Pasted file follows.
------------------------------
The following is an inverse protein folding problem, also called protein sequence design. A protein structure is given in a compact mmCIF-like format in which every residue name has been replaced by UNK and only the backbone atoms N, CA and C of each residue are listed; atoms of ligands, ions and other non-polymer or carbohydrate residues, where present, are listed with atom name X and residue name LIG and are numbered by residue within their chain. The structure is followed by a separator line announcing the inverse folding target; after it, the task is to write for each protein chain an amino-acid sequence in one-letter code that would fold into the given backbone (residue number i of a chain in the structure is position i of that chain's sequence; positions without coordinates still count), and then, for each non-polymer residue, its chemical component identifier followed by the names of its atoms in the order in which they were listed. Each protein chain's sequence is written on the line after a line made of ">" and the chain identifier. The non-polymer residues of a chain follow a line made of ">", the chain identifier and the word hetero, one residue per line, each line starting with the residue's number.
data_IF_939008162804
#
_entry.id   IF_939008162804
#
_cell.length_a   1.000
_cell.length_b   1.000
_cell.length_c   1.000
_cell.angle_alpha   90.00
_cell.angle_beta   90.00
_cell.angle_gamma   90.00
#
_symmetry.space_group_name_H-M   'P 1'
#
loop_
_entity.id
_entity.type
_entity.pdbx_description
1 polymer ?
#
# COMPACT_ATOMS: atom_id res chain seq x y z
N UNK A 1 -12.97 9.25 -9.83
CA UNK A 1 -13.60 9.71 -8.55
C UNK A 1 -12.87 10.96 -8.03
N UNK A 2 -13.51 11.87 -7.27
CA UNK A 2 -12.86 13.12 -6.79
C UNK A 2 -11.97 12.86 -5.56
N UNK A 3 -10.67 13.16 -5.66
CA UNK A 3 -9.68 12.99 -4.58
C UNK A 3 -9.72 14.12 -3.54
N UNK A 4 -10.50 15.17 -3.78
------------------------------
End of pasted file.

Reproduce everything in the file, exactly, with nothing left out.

The following is an inverse protein folding problem, also called protein sequence design. A protein structure is given in a compact mmCIF-like format in which every residue name has been replaced by UNK and only the backbone atoms N, CA and C of each residue are listed; atoms of ligands, ions and other non-polymer or carbohydrate residues, where present, are listed with atom name X and residue name LIG and are numbered by residue within their chain. The structure is followed by a separator line announcing the inverse folding target; after it, the task is to write for each protein chain an amino-acid sequence in one-letter code that would fold into the given backbone (residue number i of a chain in the structure is position i of that chain's sequence; positions without coordinates still count), and then, for each non-polymer residue, its chemical component identifier followed by the names of its atoms in the order in which they were listed. Each protein chain's sequence is written on the line after a line made of ">" and the chain identifier. The non-polymer residues of a chain follow a line made of ">", the chain identifier and the word hetero, one residue per line, each line starting with the residue's number.
data_IF_939008162804
#
_entry.id   IF_939008162804
#
_cell.length_a   1.000
_cell.length_b   1.000
_cell.length_c   1.000
_cell.angle_alpha   90.00
_cell.angle_beta   90.00
_cell.angle_gamma   90.00
#
_symmetry.space_group_name_H-M   'P 1'
#
loop_
_entity.id
_entity.type
_entity.pdbx_description
1 polymer ?
#
# COMPACT_ATOMS: atom_id res chain seq x y z
N UNK A 1 -12.97 9.25 -9.83
CA UNK A 1 -13.60 9.71 -8.55
C UNK A 1 -12.87 10.96 -8.03
N UNK A 2 -13.51 11.87 -7.27
CA UNK A 2 -12.86 13.12 -6.79
C UNK A 2 -11.97 12.86 -5.56
N UNK A 3 -10.67 13.16 -5.66
CA UNK A 3 -9.68 12.99 -4.58
C UNK A 3 -9.72 14.12 -3.54
N UNK A 4 -10.50 15.17 -3.78